dr martens 1461 brown Bates Middle School in Annapolis mixes mosquitoes with art
Those details will be added by Bates students using recycled materials that might have otherwise gathered water, and then, mosquito larvae. As for the rebar statue, it was provided by the Entomological Society of America.
Salvaged cans will form the insect’s exoskeleton. Salvaged bottle caps which can hold enough water for a mosquito to lay eggs will cover the insect’s eyes. And the insect’s wings will be covered by hundreds of two by two inch transparency sheets, each decorated by the students.
If there was any doubt, the goal of the Bates Mosquito Project is to teach the students about mosquitoes. Science chair Kim O’Connor said they also wanted to involve every student at the school in the art project.
“It will help a lot of our students show their creative side,
” she said.
Society Vice President Bob Peterson, a professor of entomology at Montana State University, said the mosquito is one of the world’s most dangerous animals because of the pathogens it can transmit diseases such as malaria, yellow fever and Zika.
“The mosquito is responsible for more people dying in world history than any other organism,” Peterson said.
Educating people about the mosquito is becoming more important, Peterson said a warming climate means more mosquitoes.
“Period. End of story,
” Peterson said.
The sculpture of the mosquito arrived at the school in December, and teachers and children will have it fully decorated in time for its display at the society’s Eastern Branch conference, to be held at the Westin Annapolis Hotel March 17 19. The society raised about $5,000 to pay for the rebar frame.
Kids have shown excitement for the project, bringing in recycled materials with enthusiasm. Ideas for how to decorate the sculpture were also student generated.
In sixth grade, students need to master the difference between living and non living ecosystems,
science teacher Heather Carter said.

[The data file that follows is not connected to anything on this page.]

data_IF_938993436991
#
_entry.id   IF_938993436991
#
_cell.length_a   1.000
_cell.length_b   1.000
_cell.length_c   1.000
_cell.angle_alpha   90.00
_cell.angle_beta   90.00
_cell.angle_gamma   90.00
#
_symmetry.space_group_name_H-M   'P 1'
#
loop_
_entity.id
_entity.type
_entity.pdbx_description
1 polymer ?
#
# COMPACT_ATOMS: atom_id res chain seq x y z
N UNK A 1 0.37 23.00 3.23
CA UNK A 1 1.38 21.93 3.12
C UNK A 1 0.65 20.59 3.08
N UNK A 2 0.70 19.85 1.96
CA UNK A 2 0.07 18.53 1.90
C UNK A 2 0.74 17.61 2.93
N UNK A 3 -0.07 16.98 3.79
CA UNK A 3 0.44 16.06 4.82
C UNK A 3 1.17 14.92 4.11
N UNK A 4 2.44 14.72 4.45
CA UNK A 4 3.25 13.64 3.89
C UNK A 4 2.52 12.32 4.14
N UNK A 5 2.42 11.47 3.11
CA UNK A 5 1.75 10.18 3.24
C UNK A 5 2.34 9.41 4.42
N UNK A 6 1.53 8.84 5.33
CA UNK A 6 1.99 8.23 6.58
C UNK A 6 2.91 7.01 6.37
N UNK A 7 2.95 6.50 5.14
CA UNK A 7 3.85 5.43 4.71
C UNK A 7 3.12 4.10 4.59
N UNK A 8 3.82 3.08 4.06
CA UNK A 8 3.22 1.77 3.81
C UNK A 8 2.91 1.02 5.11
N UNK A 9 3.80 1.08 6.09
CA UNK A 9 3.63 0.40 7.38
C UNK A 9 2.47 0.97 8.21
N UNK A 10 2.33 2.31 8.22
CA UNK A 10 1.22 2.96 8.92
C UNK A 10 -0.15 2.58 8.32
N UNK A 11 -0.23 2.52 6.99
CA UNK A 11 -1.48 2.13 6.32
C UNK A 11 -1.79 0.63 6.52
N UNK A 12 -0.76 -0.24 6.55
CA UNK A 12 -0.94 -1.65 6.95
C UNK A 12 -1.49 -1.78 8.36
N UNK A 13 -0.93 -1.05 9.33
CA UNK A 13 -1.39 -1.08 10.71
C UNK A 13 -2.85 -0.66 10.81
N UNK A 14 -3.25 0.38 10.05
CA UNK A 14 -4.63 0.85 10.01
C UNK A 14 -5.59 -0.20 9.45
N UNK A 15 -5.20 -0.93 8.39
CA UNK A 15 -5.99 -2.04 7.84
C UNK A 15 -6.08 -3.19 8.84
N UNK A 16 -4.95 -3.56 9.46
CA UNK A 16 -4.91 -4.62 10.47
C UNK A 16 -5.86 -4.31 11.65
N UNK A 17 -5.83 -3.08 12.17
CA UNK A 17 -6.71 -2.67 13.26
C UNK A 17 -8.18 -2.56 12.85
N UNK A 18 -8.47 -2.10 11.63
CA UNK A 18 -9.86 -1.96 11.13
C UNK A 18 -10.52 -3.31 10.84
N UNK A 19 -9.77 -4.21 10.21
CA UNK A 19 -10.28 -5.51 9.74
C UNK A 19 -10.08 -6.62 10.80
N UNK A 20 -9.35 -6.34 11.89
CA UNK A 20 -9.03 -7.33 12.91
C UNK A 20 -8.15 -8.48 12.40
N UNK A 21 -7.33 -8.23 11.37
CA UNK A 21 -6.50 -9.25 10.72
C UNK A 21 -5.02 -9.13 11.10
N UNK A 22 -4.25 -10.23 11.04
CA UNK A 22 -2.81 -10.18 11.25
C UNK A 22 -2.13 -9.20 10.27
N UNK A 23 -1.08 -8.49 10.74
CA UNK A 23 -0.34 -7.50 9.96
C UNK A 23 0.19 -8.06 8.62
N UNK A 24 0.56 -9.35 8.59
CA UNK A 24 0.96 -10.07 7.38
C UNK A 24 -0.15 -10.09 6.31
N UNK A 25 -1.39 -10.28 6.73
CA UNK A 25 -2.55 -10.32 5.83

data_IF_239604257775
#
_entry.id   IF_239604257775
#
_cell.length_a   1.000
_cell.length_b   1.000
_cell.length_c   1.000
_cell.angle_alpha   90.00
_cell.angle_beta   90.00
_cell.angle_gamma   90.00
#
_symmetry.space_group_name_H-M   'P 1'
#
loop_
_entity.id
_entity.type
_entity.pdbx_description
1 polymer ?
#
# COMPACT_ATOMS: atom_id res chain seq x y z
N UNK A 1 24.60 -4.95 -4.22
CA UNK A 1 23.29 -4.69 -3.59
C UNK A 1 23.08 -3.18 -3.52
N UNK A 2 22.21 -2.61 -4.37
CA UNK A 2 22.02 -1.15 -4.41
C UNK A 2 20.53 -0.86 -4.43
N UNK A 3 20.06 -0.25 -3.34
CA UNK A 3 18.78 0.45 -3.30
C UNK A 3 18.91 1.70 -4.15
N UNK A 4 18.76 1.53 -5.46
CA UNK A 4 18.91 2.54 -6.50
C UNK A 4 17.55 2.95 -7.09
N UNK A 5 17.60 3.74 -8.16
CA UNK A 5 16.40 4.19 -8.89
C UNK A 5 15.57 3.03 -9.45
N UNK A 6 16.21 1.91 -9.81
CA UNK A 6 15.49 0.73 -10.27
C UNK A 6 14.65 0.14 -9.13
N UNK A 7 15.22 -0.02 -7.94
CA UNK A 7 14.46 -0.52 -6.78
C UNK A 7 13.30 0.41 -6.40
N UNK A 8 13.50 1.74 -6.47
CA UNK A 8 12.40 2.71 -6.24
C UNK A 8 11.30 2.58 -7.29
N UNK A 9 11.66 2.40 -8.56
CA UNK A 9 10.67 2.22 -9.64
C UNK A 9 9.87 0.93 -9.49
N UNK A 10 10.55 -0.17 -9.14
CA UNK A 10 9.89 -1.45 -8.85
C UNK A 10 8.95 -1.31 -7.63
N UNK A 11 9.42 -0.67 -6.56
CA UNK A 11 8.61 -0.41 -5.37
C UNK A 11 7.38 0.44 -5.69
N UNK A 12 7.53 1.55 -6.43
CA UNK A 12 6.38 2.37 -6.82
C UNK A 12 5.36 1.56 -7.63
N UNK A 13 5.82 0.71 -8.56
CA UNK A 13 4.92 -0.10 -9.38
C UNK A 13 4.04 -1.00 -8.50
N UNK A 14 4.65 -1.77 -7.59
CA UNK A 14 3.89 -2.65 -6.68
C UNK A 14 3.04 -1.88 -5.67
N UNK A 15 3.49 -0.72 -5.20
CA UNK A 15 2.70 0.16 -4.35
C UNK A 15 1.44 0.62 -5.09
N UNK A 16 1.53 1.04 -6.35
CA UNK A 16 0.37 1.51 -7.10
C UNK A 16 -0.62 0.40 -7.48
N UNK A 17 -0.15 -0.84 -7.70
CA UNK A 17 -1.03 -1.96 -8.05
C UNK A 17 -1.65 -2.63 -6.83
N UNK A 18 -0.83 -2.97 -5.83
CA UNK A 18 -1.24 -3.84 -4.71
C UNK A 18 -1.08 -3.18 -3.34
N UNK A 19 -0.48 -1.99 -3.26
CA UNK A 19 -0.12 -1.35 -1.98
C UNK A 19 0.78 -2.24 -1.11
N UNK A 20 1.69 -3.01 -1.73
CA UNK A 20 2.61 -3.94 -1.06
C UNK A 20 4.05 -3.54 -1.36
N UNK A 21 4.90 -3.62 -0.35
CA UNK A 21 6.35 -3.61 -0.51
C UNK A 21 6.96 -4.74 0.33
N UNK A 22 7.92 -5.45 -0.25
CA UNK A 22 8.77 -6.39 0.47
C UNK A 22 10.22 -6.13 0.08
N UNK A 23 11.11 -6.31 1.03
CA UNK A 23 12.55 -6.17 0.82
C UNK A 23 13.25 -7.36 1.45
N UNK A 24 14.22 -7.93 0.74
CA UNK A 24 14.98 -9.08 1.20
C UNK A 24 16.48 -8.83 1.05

“Mosquitoes carry viruses, so it’s a nice bridge to teach them about living things,” she said.
Carter had her students explore what might happen in a world without mosquitoes, where they learned about insect’s role as pollinators.
In past years students have learned about mosquitoes as part of that unit, O’Connor said. But the project offered a chance to try out strategies.
This year Carter’s students completed a “blackout poetry” project in which they created poems about mosquitoes by crossing out words in blocks of text from both fiction and non fiction.
In a school wide arts integration lesson on Jan. 26, every student in the school drew a pattern of lines on two by two inch transparency squares,
which were modge podged onto plexiglass wings.
“Because they’re working with wings, I thought it’d be great to use the element of lines,” art integration specialist Tayler Grimail said.
“It looks like a beautiful mosaic, and they’re absolutely stunning,” O’Connor said.
Later this year eighth grade math students will tally up the volume of the recycled materials to determine how much mosquito breeding ground the project has removed from the environment.
Once the sculpture is complete. it will be displayed at the Eastern Branch’s conference March 18. It will be unveiled in its new home, near the front of the school,
on March 19.